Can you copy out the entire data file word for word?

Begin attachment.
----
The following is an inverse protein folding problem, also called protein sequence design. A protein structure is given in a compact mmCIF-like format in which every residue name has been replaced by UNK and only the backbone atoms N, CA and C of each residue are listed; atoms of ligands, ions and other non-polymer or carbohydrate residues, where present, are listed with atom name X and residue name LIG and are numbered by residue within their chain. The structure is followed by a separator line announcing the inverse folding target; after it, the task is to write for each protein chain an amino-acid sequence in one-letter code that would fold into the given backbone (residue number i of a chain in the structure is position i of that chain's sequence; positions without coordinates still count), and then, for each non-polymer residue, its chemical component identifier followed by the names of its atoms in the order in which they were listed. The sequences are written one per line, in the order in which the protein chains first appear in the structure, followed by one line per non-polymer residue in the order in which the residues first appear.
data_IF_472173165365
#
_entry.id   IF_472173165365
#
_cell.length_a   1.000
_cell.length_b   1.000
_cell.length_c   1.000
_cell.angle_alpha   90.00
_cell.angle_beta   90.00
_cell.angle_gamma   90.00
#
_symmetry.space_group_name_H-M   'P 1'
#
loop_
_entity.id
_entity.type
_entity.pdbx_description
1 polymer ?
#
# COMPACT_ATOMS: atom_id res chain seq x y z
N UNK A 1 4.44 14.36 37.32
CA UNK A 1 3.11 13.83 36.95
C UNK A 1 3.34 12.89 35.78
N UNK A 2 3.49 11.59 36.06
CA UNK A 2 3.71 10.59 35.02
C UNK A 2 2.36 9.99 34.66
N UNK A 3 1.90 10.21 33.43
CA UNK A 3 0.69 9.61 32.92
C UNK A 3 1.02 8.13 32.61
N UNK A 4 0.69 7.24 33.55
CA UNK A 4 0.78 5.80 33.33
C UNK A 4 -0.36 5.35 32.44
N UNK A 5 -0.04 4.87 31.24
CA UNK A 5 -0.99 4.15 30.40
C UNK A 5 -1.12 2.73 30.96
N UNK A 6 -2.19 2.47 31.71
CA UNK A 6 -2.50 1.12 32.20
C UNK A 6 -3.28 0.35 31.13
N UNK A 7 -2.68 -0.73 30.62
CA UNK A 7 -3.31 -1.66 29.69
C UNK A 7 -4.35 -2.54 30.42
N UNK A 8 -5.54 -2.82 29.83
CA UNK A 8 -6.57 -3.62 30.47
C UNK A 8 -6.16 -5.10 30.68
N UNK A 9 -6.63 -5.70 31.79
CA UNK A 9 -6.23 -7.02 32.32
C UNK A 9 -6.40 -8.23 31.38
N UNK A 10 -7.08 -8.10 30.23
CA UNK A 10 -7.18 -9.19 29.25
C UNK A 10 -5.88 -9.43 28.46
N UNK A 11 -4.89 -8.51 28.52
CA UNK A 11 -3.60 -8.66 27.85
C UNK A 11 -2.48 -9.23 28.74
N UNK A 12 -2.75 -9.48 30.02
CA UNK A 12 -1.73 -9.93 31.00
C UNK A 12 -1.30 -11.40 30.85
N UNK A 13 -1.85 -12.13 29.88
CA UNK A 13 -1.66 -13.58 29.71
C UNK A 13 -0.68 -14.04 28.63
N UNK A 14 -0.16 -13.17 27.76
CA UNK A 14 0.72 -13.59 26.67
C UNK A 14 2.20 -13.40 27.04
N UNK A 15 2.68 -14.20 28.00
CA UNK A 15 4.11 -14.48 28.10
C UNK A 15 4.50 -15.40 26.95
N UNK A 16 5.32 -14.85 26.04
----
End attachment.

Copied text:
The following is an inverse protein folding problem, also called protein sequence design. A protein structure is given in a compact mmCIF-like format in which every residue name has been replaced by UNK and only the backbone atoms N, CA and C of each residue are listed; atoms of ligands, ions and other non-polymer or carbohydrate residues, where present, are listed with atom name X and residue name LIG and are numbered by residue within their chain. The structure is followed by a separator line announcing the inverse folding target; after it, the task is to write for each protein chain an amino-acid sequence in one-letter code that would fold into the given backbone (residue number i of a chain in the structure is position i of that chain's sequence; positions without coordinates still count), and then, for each non-polymer residue, its chemical component identifier followed by the names of its atoms in the order in which they were listed. The sequences are written one per line, in the order in which the protein chains first appear in the structure, followed by one line per non-polymer residue in the order in which the residues first appear.
data_IF_472173165365
#
_entry.id   IF_472173165365
#
_cell.length_a   1.000
_cell.length_b   1.000
_cell.length_c   1.000
_cell.angle_alpha   90.00
_cell.angle_beta   90.00
_cell.angle_gamma   90.00
#
_symmetry.space_group_name_H-M   'P 1'
#
loop_
_entity.id
_entity.type
_entity.pdbx_description
1 polymer ?
#
# COMPACT_ATOMS: atom_id res chain seq x y z
N UNK A 1 4.44 14.36 37.32
CA UNK A 1 3.11 13.83 36.95
C UNK A 1 3.34 12.89 35.78
N UNK A 2 3.49 11.59 36.06
CA UNK A 2 3.71 10.59 35.02
C UNK A 2 2.36 9.99 34.66
N UNK A 3 1.90 10.21 33.43
CA UNK A 3 0.69 9.61 32.92
C UNK A 3 1.02 8.13 32.61
N UNK A 4 0.69 7.24 33.55
CA UNK A 4 0.78 5.80 33.33
C UNK A 4 -0.36 5.35 32.44
N UNK A 5 -0.04 4.87 31.24
CA UNK A 5 -0.99 4.15 30.40
C UNK A 5 -1.12 2.73 30.96
N UNK A 6 -2.19 2.47 31.71
CA UNK A 6 -2.50 1.12 32.20
C UNK A 6 -3.28 0.35 31.13
N UNK A 7 -2.68 -0.73 30.62
CA UNK A 7 -3.31 -1.66 29.69
C UNK A 7 -4.35 -2.54 30.42
N UNK A 8 -5.54 -2.82 29.83
CA UNK A 8 -6.57 -3.62 30.47
C UNK A 8 -6.16 -5.10 30.68
N UNK A 9 -6.63 -5.70 31.79
CA UNK A 9 -6.23 -7.02 32.32
C UNK A 9 -6.40 -8.23 31.38
N UNK A 10 -7.08 -8.10 30.23
CA UNK A 10 -7.18 -9.19 29.25
C UNK A 10 -5.88 -9.43 28.46
N UNK A 11 -4.89 -8.51 28.52
CA UNK A 11 -3.60 -8.66 27.85
C UNK A 11 -2.48 -9.23 28.74
N UNK A 12 -2.75 -9.48 30.02
CA UNK A 12 -1.73 -9.93 31.00
C UNK A 12 -1.30 -11.40 30.85
N UNK A 13 -1.85 -12.13 29.88
CA UNK A 13 -1.66 -13.58 29.71
C UNK A 13 -0.68 -14.04 28.63
N UNK A 14 -0.16 -13.17 27.76
CA UNK A 14 0.72 -13.59 26.67
C UNK A 14 2.20 -13.40 27.04
N UNK A 15 2.68 -14.20 28.00
CA UNK A 15 4.11 -14.48 28.10
C UNK A 15 4.50 -15.40 26.95
N UNK A 16 5.32 -14.85 26.04